Date format


Let me start by saying that using mm-dd-yyyy is just plain wrong. No really it just doesn’t make any sense to me. Neither does it make any sense to most people world-over if you go my the date-format map up at http://en.wikipedia.org/wiki/File:Date_upd1.PNG

If one uses dd-mm-yyyy it makes sense because it’s in decreasing order of granularity (kind of LSB first). yyyy-mm-dd makes ever more sense because

  1. It’s in decreasing order of granularity
  2. Natural ordering in many ways like telephone numbers (country-code, area-code, local-code, number) or IP address
  3. String sorting automatically sorts by that date. E.g. I can easily have folders/files named in this order and DIR lists them nicely sorted out (yea I know I can sort by date/time as well).

d:\MyStuff\Personal\Pictures>dir 2010*
Volume in drive D is Data
Volume Serial Number is 3657-F386

Directory of d:\MyStuff\Personal\Pictures

06/17/2010  01:06 PM    <DIR>          2010_0501
06/17/2010  01:07 PM    <DIR>          2010_0504
06/17/2010  01:16 PM    <DIR>          2010_0508
06/17/2010  01:20 PM    <DIR>          2010_0509
06/17/2010  01:24 PM    <DIR>          2010_0515
06/17/2010  01:29 PM    <DIR>          2010_0517
06/17/2010  01:30 PM    <DIR>          2010_0523
06/17/2010  01:33 PM    <DIR>          2010_0528
06/17/2010  01:37 PM    <DIR>          2010_0529
06/17/2010  01:43 PM    <DIR>          2010_0605
06/17/2010  01:47 PM    <DIR>          2010_0606
06/21/2010  08:40 PM    <DIR>          2010_0616
06/28/2010  10:33 PM    <DIR>          2010_0619
               0 File(s)              0 bytes
              13 Dir(s)  55,925,829,632 bytes free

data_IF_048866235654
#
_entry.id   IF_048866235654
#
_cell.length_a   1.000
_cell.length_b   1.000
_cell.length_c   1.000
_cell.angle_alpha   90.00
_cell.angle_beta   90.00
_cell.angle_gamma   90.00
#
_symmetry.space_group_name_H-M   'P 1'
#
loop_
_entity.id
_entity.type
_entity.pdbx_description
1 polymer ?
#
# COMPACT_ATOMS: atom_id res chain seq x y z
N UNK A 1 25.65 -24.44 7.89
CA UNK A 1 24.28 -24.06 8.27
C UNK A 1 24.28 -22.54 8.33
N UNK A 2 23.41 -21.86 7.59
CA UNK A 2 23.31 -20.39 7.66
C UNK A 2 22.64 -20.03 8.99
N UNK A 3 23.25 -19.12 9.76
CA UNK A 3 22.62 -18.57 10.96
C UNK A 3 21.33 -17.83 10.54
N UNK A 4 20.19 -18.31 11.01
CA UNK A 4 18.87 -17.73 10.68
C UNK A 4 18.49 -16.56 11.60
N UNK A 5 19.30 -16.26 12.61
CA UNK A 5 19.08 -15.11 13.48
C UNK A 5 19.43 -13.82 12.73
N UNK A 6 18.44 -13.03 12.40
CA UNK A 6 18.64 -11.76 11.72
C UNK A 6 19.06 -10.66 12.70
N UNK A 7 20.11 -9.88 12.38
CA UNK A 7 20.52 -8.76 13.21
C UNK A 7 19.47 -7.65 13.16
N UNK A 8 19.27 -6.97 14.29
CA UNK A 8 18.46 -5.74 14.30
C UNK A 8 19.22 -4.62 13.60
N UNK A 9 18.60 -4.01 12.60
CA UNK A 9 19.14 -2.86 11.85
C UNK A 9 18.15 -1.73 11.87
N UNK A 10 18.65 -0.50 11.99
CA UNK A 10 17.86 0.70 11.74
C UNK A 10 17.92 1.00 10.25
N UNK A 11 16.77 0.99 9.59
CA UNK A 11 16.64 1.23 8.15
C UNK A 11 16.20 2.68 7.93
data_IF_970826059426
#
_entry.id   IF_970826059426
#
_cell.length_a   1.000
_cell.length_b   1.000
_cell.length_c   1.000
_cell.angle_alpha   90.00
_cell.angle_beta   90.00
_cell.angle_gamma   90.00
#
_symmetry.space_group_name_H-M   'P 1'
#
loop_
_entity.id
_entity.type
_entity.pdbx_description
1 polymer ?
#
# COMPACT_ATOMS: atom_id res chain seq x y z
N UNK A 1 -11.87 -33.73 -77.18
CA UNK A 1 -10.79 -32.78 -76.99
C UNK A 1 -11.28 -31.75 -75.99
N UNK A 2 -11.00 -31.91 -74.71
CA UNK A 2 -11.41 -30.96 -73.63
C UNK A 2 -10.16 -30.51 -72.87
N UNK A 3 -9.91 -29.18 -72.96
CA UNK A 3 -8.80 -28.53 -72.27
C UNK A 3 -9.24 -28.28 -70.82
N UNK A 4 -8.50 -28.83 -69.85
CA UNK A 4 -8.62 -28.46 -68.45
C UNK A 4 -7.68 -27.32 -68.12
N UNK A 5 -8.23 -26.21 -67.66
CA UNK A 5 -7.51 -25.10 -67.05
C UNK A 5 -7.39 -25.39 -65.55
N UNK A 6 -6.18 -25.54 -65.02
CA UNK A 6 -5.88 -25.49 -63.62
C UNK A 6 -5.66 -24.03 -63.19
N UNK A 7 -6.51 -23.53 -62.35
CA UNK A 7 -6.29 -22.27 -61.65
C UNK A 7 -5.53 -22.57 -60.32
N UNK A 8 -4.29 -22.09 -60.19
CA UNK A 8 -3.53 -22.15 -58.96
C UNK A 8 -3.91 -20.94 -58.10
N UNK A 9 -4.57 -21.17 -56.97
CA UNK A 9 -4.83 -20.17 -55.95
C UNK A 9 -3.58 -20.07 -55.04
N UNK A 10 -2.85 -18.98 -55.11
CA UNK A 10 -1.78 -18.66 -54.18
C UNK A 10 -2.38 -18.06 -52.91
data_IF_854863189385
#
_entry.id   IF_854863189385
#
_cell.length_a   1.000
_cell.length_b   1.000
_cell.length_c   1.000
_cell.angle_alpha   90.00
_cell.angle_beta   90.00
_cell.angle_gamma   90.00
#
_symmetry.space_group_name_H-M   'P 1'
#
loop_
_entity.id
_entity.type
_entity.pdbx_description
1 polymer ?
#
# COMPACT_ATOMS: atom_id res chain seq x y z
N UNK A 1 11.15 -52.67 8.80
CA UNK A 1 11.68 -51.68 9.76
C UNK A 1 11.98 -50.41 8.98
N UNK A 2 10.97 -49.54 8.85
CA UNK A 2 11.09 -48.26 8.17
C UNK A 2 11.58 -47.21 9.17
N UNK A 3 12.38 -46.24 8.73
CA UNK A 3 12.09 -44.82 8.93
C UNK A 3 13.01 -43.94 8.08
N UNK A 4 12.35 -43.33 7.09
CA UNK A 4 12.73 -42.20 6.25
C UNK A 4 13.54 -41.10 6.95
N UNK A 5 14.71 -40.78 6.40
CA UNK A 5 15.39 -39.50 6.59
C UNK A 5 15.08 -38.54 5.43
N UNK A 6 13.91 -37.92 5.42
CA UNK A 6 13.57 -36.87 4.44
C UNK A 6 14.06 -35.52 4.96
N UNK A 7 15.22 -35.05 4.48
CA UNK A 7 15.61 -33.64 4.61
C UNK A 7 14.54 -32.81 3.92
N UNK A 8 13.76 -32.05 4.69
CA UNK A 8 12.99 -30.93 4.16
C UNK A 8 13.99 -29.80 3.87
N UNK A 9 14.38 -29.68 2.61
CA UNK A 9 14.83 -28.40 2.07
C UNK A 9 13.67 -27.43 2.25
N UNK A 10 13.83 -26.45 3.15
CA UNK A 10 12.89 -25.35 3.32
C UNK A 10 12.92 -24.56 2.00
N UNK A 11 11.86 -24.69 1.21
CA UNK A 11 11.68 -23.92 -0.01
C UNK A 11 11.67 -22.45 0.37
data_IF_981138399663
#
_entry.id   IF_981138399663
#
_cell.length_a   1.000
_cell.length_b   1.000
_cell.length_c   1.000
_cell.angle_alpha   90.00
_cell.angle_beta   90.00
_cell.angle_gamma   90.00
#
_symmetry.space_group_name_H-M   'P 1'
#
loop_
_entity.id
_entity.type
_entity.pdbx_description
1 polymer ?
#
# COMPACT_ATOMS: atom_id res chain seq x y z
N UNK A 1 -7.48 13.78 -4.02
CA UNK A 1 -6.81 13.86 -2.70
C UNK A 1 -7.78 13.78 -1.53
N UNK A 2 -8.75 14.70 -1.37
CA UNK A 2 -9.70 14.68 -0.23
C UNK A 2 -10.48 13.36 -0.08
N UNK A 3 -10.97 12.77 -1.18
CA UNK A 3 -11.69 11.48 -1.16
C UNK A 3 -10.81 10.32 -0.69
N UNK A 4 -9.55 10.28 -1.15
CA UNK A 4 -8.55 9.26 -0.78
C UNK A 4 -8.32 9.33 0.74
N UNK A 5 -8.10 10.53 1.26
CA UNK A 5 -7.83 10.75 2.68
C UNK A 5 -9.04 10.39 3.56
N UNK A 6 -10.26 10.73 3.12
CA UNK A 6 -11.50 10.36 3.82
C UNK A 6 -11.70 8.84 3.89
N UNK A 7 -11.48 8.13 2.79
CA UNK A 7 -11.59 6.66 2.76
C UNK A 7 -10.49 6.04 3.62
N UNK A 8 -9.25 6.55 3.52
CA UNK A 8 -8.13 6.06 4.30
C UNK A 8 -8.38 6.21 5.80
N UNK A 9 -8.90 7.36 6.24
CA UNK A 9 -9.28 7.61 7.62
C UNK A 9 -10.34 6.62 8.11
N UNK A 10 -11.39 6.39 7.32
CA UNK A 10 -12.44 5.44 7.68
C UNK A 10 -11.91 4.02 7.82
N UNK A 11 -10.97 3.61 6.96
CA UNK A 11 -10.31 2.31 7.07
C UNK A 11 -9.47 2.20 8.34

But I just cannot fathom why would anyone use mm/dd/yyyy. In what way is that intuitive?

Comments (7)

  1. Harsha says:

    Absolutely. It is someones mistake that is just over living despite causing so much of confusion.

    I guess YYYY-MM-DD makes more sense than DD-MM-YYYY, because when we combine date with time whole thing should mark the time in a uniform manner.

    Does  DD-MM-YYYY HH:MM:SS  make proper sense?

    Date in ascending format and time in descending format.

    Thus I feel it makes more sense with YYYY-MM-DD HH:MM:SS ~

  2. BarfieldMV says:

    I guess that having the date first as a number in a agenda request of on a invitation when you already know its this month/soon you don't have to read the rest of the date.

    This month the 12th is easier to read that

    20100710

  3. oldnewthing says:

    It's no different from sorting names in many Western cultures: Given "Firstname Middlename Lastname" the Lastname is the primary sortkey, with Firstname as secondary and Middlename as tertiary.

  4. mm/dd/yyyy is intuitive if you read it in English aloud. 03/02/10 then becomes March 2nd, 2010. Obviously, it doesn't make any sense if you don't speak English.

    Same thing with dd/mm/yyyy. For most human that's more logical and intuitive than yyyy/mm/dd because in our day to day live we care about what happened in the past few and next days. We rarely need to know what we did at this very day one or more years ago. Hence, we put the most important piece first (the day).

    This has actually become a convention when looking at e-mails, comments, or any time dependent information. You often only see the time and know it's from today. Or it says Jul 16, and you know it's 07/16/2010, because whatever this date refers to happened also in July 2010. Only for pieces older than a year we see the full date.

  5. basuabhinaba@yahoo.com says:

    Chirstof even for people speaking english Inatively I hear them say the other way around. E.g. in US the independence day is referred to as 4th of July, so day comes first.

  6. Adrian says:

    In the end it depends what you would like to stress – is it the month, the day, the year of occurence or the order the events occured on the timeline. If it's the later then, as you stressed, the ISO 8610 date (en.wikipedia.org/…/ISO_8601) could be a better choice, especially because it allows to use the lexicographical sorting also with dates.

    Natural representation or ordering are vague terms whose meaning depend on context – and this includes standards or habitude, fact that could make it differ from country to country, as stressed also by the above comments, or even to smaller geographical or organizational scales.

  7. Ratnakar Dutt says:

    You are true. it's so much of confusion. especially for the people who with different clients or extended teams around the world.

    I personally prefer writing dd-MMM-yyy. 14-Oct-2011. It woun't be any confusion.